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  HOME | Venezuela (Click here for more Venezuela news)

Bolivia’s Morales Supports Venezuela’s Maduro after Exclusion from Summit of the Americas

LA PAZ – Bolivian President Evo Morales expressed on Friday his support for his Venezuelan counterpart, Nicolas Maduro, who has been excluded from the next Summit of the Americas, and called for unity throughout all of Latin America and the Caribbean.

Morales spoke of the “solidarity of the Bolivian people with our brother Maduro, and with the Bolivarian Revolution of Venezuela,” at a meeting with ambassadors in La Paz, many of them from Latin American countries.

“It’s not possible he’s been expelled from the Summit of the Americas,” the Bolivian president said.

The Peruvian government withdrew the invitation sent to the Venezuelan president for the 8th Summit of the Americas, to be held in Lima next April 13-14.

That was done in line with the Declaration of Quebec City at the 3rd Summit of the Americas in 2001, which states that “any unconstitutional alteration or interruption of the democratic order in a state of the Hemisphere constitutes an insurmountable obstacle to the participation of that state’s government in the Summit of the Americas.”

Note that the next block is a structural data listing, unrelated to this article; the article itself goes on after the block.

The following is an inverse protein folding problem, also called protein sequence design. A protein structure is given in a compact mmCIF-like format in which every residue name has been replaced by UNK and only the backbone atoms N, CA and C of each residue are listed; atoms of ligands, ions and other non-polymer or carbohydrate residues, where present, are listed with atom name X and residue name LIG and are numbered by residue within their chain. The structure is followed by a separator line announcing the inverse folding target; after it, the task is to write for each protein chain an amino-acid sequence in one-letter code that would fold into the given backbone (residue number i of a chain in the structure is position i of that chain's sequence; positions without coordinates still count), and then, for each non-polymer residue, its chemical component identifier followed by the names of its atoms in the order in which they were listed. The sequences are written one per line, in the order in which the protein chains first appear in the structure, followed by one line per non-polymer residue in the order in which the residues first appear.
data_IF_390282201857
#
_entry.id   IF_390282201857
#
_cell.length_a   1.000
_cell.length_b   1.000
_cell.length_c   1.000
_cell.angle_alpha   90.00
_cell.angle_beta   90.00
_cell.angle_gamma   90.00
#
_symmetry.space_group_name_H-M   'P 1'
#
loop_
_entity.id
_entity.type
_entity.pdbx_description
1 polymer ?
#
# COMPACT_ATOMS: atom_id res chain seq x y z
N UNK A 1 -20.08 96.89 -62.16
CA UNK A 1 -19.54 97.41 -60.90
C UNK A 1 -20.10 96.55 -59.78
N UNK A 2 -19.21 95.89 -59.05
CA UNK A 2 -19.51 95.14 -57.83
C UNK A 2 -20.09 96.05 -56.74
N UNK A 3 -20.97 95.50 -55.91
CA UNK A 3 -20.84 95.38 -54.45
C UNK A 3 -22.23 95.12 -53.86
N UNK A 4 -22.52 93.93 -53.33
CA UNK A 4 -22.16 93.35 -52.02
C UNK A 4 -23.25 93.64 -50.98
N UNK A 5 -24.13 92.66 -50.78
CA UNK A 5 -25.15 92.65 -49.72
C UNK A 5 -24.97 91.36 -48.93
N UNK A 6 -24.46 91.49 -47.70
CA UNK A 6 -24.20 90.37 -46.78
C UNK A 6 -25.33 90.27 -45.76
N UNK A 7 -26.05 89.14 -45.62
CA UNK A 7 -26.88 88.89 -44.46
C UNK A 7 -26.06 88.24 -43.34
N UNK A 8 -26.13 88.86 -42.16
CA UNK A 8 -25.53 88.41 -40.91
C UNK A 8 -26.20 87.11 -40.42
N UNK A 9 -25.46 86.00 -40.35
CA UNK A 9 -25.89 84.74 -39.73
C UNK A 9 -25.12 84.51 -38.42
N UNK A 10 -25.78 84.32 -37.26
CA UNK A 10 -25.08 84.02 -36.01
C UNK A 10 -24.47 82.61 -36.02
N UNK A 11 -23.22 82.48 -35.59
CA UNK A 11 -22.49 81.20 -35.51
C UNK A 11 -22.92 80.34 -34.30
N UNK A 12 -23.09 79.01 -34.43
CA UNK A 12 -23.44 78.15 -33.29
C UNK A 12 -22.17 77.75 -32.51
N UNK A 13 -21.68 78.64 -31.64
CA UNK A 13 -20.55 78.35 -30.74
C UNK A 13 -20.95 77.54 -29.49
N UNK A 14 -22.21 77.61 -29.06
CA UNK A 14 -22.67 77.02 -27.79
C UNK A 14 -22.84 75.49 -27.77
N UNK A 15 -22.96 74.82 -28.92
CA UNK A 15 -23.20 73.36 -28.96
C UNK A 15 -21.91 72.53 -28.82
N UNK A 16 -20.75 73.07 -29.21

In that regard, the Bolivian president said the first to be expelled was Cuba “for being communists,” and now there are “all kinds of accusations, of corruption, of dictatorship,” against “anti-imperialist” governments like Venezuela.

He added that “after none of us could be accused of being communists, we were accused of drug trafficking,” then of being “terrorists,” and now of having “authoritarian dictators.”

“Let us defend ourselves,” he said, against “any military aggression or intervention.”

In that context, Morales had denounced last Tuesday the presence in Colombia of the head of the US Southern Command, Adm. Kurt Tidd, and the recent Latin American tour by US Secretary of State Rex Tillerson.

He told the ambassadors the tour was meant “to promote a coup d’etat against the Venezuelan government,” while the US admiral’s presence seemed like the threat of a military intervention in Venezuela through Colombia.

The object of such aggression, Morales said, “is not just Venezuela, but all Latin America.”

 

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